February 3, 1965.
Discussion with The President re South Vietnam
I told the
President that I was exceedingly worried about the developing
situation in South Vietnam and that reports received today indicated
the prospect of a more serious and immediate political crisis
in Saigon than was earlier anticipated. I explained that all reports
from the Embassy and the Station indicated that Khanh's arrangements
with the Buddhists had come unglued and he apparently was in serious
trouble with most of the Generals. Therefore I felt the reports
that Khanh's "days or even hours" were numbered were
probably true. I therefore concluded that there was a high probability
of immediate trouble.
I then pointed
out to the President the composition of the Kosygin mission, indicating
that with the Chief of the Soviet Air Force, the Chief negotiator
for aid, and the Chief Civilian Aviation Minister included in
this party, leads me to the conclusion Kosygin would offer military
equipment, at least for air defense such as surface to air missiles,
supplies and materiel to continue and intensify insurgency and
would provide logistic support. In the final analysis we felt
that Kosygin would encourage Hanoi to intensify what they were
doing now in the way of subversion, political action and guerrilla
to avoid overt military action which would bring a confrontation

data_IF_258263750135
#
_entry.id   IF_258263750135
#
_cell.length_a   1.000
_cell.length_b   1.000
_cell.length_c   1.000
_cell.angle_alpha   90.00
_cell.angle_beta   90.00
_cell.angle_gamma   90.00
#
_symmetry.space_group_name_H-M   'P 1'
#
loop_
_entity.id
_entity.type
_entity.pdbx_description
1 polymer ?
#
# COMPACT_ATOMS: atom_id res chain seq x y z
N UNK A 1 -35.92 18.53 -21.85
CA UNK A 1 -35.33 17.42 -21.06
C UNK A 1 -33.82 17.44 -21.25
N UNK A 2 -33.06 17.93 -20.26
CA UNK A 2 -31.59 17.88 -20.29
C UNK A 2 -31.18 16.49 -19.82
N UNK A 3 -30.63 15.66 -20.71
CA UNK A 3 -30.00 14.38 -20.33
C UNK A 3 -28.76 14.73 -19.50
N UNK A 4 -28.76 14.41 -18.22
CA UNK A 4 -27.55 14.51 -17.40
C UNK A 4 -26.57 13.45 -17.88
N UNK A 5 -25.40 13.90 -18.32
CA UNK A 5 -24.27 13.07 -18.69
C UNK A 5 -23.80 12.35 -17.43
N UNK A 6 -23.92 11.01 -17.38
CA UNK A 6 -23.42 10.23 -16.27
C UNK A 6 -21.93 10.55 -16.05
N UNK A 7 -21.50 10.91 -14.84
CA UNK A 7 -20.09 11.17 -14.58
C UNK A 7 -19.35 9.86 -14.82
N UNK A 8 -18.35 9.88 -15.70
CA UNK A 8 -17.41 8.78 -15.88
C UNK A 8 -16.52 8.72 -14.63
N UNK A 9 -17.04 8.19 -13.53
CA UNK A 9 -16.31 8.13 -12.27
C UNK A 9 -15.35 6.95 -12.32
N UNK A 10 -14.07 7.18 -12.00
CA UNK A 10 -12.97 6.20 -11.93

with the United States. The President read the 2 February Watch
Committee Report (2) and then said, "If
you were President of the United States, what would you do about
that we must produce a viable Government by breeding acceptable
military leadership with the Buddhists and other civilian segments
to produce the best possible Government and while this appeared
difficult, I did not think it was impossible.
I said even
with this we could not win the way we were going and therefore
we must take military action against North Vietnam. I advocated
bombing of selected targets in North Vietnam, starting in the
south and working north and carrying the raids on intensively,
that is at least one a day. I said that we should gradually work
towards the north but should not strike deeply into North Vietnam
territory (as advocated by the JCS) at the start.
asked if this would not bring in the Chinese Communists in the
air or on the ground. I said there was a possibility that they
would come in on the ground but they had little capability in
the air. I said we had to face this contingency and be prepared
to handle any possible development but added that while Chinese
Communist ground intervention was a possibility, I did not estimate
it as a probability under the course of action advocated.
then asked that I communicate with Bundy through our Chief of
Station and develop immediately a cast of characters that might
formulate a compatible Government, i.e., military, Buddhists,
etc. With respect to Catholics, I said they would be difficult
to handle but I did not think they would resort to extreme measures
unless the Government established in this way represented a threat
to the Catholic community.
questioned me concerning consequences of our withdrawal from Vietnam
and I said that it would pave the way toward Communist takeover
of all of Southeast Asia. I mentioned current moves in Thailand,
the situation in Indonesia, and the probable developments in Malaysia
under such circumstances.